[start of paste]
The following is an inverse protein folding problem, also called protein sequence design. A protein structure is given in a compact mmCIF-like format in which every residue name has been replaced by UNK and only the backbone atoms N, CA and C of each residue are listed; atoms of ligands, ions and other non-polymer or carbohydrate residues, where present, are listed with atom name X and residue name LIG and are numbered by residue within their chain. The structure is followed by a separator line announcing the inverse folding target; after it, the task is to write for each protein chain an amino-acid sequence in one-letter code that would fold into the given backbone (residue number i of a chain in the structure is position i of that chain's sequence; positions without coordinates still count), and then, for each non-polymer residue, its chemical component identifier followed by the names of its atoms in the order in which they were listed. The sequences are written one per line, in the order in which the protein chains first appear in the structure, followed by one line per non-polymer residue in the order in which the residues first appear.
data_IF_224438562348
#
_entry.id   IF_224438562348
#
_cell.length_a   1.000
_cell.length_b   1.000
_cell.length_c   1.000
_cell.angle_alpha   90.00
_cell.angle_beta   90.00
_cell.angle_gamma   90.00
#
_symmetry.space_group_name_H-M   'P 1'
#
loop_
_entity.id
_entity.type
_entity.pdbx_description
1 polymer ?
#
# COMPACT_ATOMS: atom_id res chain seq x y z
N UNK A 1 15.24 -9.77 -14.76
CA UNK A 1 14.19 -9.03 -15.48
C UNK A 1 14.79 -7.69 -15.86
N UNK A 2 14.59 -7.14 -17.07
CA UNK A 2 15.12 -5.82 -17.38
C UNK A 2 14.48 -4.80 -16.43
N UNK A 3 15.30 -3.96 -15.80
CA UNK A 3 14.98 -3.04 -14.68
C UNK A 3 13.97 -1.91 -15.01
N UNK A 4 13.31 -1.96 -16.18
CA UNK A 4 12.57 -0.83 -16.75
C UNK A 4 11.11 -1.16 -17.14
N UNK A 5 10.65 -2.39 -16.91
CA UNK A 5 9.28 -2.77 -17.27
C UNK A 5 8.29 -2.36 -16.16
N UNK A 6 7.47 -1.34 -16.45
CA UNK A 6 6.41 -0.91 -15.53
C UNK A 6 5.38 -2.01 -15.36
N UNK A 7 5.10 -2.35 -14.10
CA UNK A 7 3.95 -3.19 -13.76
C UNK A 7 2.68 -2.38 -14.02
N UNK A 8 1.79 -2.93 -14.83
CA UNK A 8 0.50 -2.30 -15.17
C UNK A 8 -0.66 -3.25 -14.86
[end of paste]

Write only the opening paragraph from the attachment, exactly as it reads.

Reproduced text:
The following is an inverse protein folding problem, also called protein sequence design. A protein structure is given in a compact mmCIF-like format in which every residue name has been replaced by UNK and only the backbone atoms N, CA and C of each residue are listed; atoms of ligands, ions and other non-polymer or carbohydrate residues, where present, are listed with atom name X and residue name LIG and are numbered by residue within their chain. The structure is followed by a separator line announcing the inverse folding target; after it, the task is to write for each protein chain an amino-acid sequence in one-letter code that would fold into the given backbone (residue number i of a chain in the structure is position i of that chain's sequence; positions without coordinates still count), and then, for each non-polymer residue, its chemical component identifier followed by the names of its atoms in the order in which they were listed. The sequences are written one per line, in the order in which the protein chains first appear in the structure, followed by one line per non-polymer residue in the order in which the residues first appear.